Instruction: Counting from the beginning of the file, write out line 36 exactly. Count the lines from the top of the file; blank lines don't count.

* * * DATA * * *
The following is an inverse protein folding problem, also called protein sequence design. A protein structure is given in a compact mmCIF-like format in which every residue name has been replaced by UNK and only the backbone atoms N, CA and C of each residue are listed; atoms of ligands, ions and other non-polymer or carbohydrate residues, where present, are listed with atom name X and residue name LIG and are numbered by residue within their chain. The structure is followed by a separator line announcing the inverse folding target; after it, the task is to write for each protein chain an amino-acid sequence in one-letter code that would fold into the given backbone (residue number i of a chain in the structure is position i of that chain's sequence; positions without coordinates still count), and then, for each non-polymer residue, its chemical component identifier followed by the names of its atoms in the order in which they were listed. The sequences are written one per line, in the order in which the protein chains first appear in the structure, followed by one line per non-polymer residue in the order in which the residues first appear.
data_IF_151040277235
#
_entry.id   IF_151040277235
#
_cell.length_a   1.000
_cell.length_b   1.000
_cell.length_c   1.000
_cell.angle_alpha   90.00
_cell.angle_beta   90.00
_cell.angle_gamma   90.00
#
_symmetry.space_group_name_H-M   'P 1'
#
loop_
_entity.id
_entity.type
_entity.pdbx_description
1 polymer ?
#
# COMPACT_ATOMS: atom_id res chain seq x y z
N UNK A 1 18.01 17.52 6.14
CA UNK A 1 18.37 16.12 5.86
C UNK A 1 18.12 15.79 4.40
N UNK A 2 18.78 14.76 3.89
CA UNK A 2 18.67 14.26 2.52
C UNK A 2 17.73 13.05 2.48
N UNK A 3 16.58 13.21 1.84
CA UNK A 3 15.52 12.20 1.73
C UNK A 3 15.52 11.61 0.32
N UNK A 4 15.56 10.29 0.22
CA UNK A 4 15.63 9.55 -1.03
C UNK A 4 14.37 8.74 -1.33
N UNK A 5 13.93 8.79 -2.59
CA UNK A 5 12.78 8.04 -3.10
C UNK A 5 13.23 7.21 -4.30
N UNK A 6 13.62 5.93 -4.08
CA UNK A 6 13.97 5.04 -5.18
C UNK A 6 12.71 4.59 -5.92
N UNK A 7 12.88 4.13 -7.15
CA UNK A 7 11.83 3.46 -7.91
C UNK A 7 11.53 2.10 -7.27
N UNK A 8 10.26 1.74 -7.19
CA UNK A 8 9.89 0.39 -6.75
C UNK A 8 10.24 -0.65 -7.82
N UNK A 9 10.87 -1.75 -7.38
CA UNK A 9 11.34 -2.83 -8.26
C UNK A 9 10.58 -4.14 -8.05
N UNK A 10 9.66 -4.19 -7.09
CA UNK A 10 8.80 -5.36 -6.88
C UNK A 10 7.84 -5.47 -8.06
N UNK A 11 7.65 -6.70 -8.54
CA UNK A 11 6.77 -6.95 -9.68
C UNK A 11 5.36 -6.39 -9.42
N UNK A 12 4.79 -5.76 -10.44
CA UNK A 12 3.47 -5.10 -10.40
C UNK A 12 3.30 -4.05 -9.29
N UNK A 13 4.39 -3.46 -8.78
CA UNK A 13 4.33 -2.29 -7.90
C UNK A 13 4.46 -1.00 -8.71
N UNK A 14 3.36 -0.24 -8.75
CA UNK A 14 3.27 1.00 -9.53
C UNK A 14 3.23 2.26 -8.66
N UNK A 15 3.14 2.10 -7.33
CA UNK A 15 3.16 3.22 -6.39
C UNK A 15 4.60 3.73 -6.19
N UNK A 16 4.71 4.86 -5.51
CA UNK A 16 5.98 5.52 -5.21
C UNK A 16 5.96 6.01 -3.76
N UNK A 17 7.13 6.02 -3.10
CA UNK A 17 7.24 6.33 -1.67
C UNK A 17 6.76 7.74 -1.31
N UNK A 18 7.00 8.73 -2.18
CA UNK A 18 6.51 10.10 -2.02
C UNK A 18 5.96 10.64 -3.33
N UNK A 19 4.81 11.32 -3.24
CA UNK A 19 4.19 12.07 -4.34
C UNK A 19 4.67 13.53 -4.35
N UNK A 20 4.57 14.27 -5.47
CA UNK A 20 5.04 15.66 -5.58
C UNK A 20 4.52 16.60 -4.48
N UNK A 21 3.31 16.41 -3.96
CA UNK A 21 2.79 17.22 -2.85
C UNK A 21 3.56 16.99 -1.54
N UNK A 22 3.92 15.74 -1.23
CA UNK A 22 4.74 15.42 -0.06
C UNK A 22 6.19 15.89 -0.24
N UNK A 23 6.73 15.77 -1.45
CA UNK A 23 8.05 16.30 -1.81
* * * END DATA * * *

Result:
C UNK A 5 13.23 7.21 -4.30